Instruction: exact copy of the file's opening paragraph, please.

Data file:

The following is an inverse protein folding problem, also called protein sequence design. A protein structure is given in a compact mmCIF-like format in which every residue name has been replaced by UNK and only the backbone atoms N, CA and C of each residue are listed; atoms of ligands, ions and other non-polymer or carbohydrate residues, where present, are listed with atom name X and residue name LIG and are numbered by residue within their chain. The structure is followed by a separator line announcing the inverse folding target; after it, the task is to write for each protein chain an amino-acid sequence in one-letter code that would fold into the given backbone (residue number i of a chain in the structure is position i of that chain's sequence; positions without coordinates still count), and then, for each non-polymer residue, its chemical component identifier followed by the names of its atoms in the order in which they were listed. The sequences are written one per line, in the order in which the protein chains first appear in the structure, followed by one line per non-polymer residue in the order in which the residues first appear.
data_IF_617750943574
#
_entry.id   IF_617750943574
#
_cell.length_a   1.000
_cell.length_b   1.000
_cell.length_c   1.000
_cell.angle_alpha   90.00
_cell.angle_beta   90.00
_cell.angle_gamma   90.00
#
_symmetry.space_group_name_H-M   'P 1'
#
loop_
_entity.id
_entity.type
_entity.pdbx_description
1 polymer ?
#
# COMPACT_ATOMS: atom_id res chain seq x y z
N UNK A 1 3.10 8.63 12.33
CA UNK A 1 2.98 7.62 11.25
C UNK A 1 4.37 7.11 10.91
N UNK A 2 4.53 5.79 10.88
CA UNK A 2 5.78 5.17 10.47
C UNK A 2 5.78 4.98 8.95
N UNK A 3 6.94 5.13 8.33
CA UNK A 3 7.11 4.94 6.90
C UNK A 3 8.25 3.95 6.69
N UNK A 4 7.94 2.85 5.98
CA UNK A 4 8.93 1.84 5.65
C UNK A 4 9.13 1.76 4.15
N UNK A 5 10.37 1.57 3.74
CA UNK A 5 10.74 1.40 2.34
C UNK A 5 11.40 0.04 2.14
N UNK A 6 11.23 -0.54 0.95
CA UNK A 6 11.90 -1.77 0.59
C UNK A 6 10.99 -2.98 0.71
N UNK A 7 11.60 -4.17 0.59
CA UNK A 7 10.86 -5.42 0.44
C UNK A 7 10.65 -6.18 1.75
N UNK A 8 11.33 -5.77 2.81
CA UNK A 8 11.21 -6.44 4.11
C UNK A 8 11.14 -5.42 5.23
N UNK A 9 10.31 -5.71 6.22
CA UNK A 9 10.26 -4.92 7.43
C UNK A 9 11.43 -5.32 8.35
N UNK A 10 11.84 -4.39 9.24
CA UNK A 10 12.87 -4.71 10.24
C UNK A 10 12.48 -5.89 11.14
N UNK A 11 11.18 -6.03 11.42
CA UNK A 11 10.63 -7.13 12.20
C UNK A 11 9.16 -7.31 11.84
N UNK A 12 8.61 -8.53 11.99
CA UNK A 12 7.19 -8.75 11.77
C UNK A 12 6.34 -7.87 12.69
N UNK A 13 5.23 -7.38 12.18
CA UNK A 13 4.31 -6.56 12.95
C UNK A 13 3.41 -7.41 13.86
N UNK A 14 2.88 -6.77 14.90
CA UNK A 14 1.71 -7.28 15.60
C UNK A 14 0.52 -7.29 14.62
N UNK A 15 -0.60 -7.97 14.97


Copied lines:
The following is an inverse protein folding problem, also called protein sequence design. A protein structure is given in a compact mmCIF-like format in which every residue name has been replaced by UNK and only the backbone atoms N, CA and C of each residue are listed; atoms of ligands, ions and other non-polymer or carbohydrate residues, where present, are listed with atom name X and residue name LIG and are numbered by residue within their chain. The structure is followed by a separator line announcing the inverse folding target; after it, the task is to write for each protein chain an amino-acid sequence in one-letter code that would fold into the given backbone (residue number i of a chain in the structure is position i of that chain's sequence; positions without coordinates still count), and then, for each non-polymer residue, its chemical component identifier followed by the names of its atoms in the order in which they were listed. The sequences are written one per line, in the order in which the protein chains first appear in the structure, followed by one line per non-polymer residue in the order in which the residues first appear.